Mid-way through the 2010s, DJ Khaled saw a significant pivot in quality, where an onslaught of mediocre singles and albums rolled out, leaving us with little to return. He wants to be like other heavyweights in the game, like DJ Drama, DJ Kay Slay, and DJ Don Cannon–to name a few–but he hasn’t found his voice after all these years. Instead of being respectable 100% of the time, Khaled is choosing to be more of a meme, rather, an apparition that haunts you whenever you question his presence, like this year’s Academy Awards. However, he’s still capable of orchestrating and producing quality tracks where the delivery is enough to reflect competency; though it wasn’t pertinent on his last album, his follow-up, God Did, mirrors the quality of Major Key, though that isn’t high praise. God Did bears intriguing features and directions for Khaled, which don’t always work, but it’s fresh to hear a concise approach as opposed to Khaled Khaled.
Given the context of how DJ Khaled constructs his albums–creating distinct hitmakers, at times wavering toward a concept–there is merely so much you can take away outside of hip-hop or reggae/dancehall club hits. You add them to rotation, and like the previously mentioned DJs, that DJ KHALED yell at the beginning is a signifier of bangers. But as he’s grown, he’s learned to over-sizzle his presence and bore us with basic motivational drab that you want to skip to the first featured artist’s vocals. It happens immediately after a quick and forgettable Drake intro with the title track and a bit more frequently than expected down the line. It delivers one of Khaled’s better tracks in some time, with a lot of credit going to detail to make an 8-minute epic feel epic. With Rick Ross and Lil Wayne offering crisp 16s before Jay-Z comes and raps for 4 minutes straight. Khaled sets up a kind of thematic motif that represents humbleness and grace as you rack up success, but it’s sonically displaced as Khaled fizzles the gospel approach to hip-hop that many enjoyed from Ye.
After, it’s one stumble before it begins to sway between various ideas that never go anywhere, like that spiritual-esque motif that shines on their approach when flexing–which becomes forgotten, at times hypocritically expressing what is considered sinful, like pride–or ineffective deliveries. With “It Ain’t Safe,” featuring Nardo Wick & Kodak Black–though the latter speaks for itself–Nardo Wick doesn’t mince words–in his first verse, he spits: “She see the way I pull a bitch/You see the way these diamonds hit/Nigga try to touch my chain, you gon’ see the way this 40 kick.” There are hints of pride and violent threats, but I digress as the song is effective on its own, but when you think about the direction Khaled is seemingly aiming for, it misses. It does so on the remix to “Use This Gospel,” a Ye track from Jesus Is King, remixed/produced by Dr. Dre, Timbaland, Federico Vindver & Angel López, and featuring Eminem. If you ever had doubts about Eminem on a gospel track with no cursing, expect the best he can without synergy since Eminem’s style doesn’t adequately parallel a style sketched by the original.
Other stagnant aspects deter from what one expects after listening to the first three tracks. Though that isn’t to say the–immediate–subsequent tracks falter. “Big Time” and “Keep Going” shine by encapsulating the featured artists’ strengths and allowing them to direct their perspective identity with the beat. It’s a consistent positive within Khaled’s talents; he can build something great in his mind, despite the execution never landing, like on “Let’s Pray” or “Beautiful,” where individual artist delivery can’t buoy the song from being more rudimentary comparatively. It doesn’t benefit from relegating SZA to a chorus role when Future is retreading verses from his last album, albeit a breezy flow. Likewise, other missteps become more apparent, like some sample use like on “Staying Alive.” It’s an egregiously dull and derivative use of a Bee Gee’s song–the base production is simple, outright basic, and unappealing. Adding the interpolations of the chorus with some overly monotonous Drake vocals makes it one of the more annoying stop-gaps that can halt any listen. It’s an absent idea that sees him wanting to find a trend between disco nostalgia and hip-hop but misses the mark.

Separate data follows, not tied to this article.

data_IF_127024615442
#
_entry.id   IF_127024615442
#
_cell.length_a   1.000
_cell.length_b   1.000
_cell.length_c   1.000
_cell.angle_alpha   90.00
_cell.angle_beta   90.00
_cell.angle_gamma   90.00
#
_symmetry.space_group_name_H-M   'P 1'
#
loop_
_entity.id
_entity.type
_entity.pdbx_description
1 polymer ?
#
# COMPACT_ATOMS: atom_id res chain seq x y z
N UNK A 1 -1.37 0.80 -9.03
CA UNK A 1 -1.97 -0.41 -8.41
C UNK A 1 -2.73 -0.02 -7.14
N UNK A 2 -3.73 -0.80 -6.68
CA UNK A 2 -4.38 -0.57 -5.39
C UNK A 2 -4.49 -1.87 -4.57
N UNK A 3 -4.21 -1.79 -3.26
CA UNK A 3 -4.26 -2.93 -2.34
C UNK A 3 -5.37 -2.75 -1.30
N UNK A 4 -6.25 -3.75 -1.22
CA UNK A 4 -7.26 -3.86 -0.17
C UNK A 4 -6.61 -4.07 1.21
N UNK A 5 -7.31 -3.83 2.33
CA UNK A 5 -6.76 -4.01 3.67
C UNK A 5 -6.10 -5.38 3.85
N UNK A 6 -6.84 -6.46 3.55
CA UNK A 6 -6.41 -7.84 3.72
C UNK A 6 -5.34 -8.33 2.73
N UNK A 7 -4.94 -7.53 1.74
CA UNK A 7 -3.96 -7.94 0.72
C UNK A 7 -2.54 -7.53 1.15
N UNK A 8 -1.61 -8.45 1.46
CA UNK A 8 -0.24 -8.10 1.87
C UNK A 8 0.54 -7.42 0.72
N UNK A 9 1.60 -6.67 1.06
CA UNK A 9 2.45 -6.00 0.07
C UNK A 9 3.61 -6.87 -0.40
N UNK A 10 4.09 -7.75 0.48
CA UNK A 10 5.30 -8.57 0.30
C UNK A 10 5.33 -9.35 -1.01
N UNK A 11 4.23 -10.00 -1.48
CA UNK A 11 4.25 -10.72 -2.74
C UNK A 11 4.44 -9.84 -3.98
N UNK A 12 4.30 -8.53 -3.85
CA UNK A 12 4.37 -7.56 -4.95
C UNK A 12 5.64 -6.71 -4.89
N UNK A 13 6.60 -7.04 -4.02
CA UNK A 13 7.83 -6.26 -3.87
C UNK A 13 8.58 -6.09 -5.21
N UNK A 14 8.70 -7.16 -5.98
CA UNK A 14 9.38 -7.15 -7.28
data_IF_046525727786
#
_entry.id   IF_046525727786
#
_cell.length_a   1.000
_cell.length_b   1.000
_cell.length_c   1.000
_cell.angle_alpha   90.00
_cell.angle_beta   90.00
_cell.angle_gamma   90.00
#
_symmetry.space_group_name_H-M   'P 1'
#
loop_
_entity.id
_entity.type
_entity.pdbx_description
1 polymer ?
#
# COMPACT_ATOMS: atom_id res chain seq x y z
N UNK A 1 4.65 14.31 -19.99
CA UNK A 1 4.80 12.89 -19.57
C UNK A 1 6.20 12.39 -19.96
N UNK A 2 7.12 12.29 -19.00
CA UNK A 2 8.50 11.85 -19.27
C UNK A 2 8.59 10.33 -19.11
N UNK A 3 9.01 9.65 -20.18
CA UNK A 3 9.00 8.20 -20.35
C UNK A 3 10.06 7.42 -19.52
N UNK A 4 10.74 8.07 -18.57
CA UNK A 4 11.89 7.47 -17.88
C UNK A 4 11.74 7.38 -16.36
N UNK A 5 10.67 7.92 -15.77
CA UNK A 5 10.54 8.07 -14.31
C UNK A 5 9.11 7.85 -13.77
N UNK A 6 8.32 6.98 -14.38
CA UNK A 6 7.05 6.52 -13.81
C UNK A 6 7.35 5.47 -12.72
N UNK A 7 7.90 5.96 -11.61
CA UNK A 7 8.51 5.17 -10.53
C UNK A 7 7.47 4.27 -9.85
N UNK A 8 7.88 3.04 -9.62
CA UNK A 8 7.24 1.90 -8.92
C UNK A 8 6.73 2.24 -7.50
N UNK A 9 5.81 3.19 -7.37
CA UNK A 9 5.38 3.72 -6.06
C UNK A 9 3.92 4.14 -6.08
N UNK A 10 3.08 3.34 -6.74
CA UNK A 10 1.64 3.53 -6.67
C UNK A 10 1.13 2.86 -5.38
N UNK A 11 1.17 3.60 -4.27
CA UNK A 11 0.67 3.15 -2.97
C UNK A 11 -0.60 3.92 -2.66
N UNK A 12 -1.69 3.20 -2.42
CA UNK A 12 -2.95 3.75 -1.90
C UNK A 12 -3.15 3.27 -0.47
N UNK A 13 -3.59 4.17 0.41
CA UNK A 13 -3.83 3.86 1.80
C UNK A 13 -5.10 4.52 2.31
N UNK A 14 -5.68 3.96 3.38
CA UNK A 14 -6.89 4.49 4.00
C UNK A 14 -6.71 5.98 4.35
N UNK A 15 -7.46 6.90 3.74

Lacking subtlety, its use of samples gets used to boast the effectiveness of Khaled’s sonic direction, offering a rich layer that’s either emotional or outright fun, like on “Party” with Offset & Takeoff. “Party” samples the Eddie Murphy hit, “Party All The Time,” and as I heard the filtered synth sample and the slightly distant reverb in the chorus from the song made me laugh at first. But as I kept returning, it dawned on me how effective its use is as they make it their own without an abundance of Khaled. Similarly, “Way Past Luck” beautifully incorporates samples of the production from “All This” by Barbara Jean English. Confident pivots leave tracks independent from the mold, capable of holding weight amongst as it stands on a corner delivering concrete fluidity. It’s especially the case with the three songs that immediately follow “Way Past Luck,” considering his inclusion of Juice Wrld was both enjoyable and respectable, as it builds hype toward a thrilling Jadakiss interlude. It may be stagnant, but DJ Khaled still somewhat delivers on the orchestration side.
God Did is a better album than DJ Khaled’s last outing, but the standards he has set for himself get properly reflected here, even if he could go higher. Though, like most Khaled albums, there are bangers to return to, despite wrought inconsistencies. I had a somewhat fascinating and fun time going through the album, which I expect from most, even if it doesn’t tread toward the quality of projects like Suffering From Success.